13. This is Part 2 of a series about using the DataTables JavaScript library in order to simply pull data you wish to display and doing so within a Web Viewer. While standard FileMaker Portals present one of the easiest methods for showing related data, it's now a viable option to simply use a Web Viewer to present data to the user. With the bi-directional support of JavaScript within FileMaker 19 and higher we can take advantage of what JavaScript does best - being fast! In this video we focus specifically on the initialization and interaction between a Web Viewer using DataTables and how you can add buttons and features which make using DataTables a joy within FileMaker. Click the title or link to this article to view the video. View the full article
  14. This is Part 2 of a series about using the DataTables JavaScript library in order to simply pull data you wish to display and doing so within a Web Viewer. While standard FileMaker Portals present one of the easiest methods for showing related data, it's now a viable option to simply use a Web Viewer to present data to the user. With the bi-directional support of JavaScript within FileMaker 19 and higher we can take advantage of what JavaScript does best - being fast! In this video we focus specifically on the initialization and interaction between a Web Viewer using DataTables and how you can add buttons and features which make using DataTables a joy within FileMaker. Click the title or link to this article to view the video. View the full article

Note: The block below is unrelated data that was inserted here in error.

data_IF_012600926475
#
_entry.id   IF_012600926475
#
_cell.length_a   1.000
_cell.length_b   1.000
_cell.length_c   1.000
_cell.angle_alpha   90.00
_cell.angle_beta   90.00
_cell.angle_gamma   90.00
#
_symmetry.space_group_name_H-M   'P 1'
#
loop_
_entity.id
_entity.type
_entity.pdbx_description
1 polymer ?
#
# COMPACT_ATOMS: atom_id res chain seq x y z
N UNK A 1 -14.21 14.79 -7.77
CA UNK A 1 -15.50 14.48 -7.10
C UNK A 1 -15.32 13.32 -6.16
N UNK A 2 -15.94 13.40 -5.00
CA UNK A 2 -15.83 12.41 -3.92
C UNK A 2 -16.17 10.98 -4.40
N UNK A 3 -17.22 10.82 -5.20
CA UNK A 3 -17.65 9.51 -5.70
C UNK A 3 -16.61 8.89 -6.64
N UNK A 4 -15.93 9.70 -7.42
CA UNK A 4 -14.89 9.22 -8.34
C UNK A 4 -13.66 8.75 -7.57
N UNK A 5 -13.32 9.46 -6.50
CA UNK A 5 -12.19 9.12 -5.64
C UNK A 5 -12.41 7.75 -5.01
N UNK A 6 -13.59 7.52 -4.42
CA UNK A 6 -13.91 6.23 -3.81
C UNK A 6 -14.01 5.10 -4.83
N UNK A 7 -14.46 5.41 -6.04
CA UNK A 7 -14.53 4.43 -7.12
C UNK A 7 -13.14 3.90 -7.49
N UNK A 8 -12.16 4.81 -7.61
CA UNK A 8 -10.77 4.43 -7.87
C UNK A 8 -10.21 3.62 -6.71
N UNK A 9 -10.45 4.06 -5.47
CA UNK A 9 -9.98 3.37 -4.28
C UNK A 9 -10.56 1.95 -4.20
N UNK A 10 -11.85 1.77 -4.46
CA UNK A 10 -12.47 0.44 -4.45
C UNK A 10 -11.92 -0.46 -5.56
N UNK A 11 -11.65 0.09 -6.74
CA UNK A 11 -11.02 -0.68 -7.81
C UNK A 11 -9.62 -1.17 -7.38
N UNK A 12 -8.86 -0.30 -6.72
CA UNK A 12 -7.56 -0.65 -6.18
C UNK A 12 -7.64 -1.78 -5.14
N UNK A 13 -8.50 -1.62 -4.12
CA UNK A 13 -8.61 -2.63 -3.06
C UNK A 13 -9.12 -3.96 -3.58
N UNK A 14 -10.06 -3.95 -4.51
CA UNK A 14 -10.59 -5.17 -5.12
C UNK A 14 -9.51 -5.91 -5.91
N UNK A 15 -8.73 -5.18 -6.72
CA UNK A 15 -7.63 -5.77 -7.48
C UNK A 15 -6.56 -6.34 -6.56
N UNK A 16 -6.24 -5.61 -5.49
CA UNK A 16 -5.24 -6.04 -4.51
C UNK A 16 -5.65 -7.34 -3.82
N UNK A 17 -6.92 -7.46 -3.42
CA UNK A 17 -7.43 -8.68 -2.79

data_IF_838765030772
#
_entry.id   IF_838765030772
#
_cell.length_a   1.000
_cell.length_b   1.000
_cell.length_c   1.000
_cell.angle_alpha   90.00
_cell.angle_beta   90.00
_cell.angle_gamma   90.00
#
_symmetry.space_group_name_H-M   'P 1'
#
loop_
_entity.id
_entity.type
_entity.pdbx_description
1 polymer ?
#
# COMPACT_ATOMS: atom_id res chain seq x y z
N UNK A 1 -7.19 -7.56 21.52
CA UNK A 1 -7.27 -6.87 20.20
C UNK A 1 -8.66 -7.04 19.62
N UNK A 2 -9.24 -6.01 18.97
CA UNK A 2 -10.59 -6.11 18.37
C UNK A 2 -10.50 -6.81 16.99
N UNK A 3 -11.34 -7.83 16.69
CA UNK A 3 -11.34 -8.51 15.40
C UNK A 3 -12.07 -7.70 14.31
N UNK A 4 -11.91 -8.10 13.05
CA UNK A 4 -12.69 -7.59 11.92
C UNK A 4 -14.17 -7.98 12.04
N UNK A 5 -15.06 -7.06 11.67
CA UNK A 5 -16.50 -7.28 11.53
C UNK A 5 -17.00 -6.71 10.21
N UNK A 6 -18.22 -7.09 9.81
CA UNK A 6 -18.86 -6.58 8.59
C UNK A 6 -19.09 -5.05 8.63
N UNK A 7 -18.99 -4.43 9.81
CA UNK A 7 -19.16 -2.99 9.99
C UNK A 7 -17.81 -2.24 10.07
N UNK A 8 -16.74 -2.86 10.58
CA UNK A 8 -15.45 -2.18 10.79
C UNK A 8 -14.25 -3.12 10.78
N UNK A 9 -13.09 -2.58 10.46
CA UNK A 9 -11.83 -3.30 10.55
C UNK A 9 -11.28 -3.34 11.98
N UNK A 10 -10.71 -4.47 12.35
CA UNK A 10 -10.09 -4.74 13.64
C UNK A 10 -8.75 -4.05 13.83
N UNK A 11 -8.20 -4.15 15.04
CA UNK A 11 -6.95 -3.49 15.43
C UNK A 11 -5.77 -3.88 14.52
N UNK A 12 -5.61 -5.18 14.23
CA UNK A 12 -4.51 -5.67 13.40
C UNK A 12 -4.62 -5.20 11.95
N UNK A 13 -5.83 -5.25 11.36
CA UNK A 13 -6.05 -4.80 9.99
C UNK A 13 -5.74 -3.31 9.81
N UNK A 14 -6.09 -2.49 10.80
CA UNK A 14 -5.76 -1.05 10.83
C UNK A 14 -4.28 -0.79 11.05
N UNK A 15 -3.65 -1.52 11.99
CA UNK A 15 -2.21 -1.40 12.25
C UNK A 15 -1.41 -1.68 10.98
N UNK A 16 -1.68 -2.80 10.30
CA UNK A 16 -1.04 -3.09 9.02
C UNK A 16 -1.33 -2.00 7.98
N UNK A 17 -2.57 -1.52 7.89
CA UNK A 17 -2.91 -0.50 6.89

15. Portals and list views represent one of the biggest reasons for using a database for managing data. You can view the data in a myriad of ways and FileMaker provides the tools to modify the views quite easily. FileMaker's list view happens to be the most powerful when compared to portals. We don't really have the same feature set presented within a portal. Using a portal it's an all or nothing approach to sorting by default and you can't really search the portal contents. You can certainly hack in some method of controlling the sort and the old standby of simply adding new copies of the same portal, just sorted in different directions, has always been a go-to workaround. Well, has the time come to simply abandon your portals? What?!?!! Abandon portals? Is that even possible in FileMaker? Actually, it is, with what FileMaker now offers with bi-directional support within Web Viewers, it may be more viable than you've ever considered. In this two part video series I show you exactly how easy it is to simply retrieve some data, then present that data within a web viewer. Essentially, replicating a portal - except for the constant data connection. In many ways, this has become a prime opportunity to choose either a portal or web viewer. The days of always using a portal may have come to an end. But, I'll let the video speak for itself and you can choose if you want to leave your portals behind in favor of what can now be done within a web viewer. Click the title or link to this article to view the video. View the full article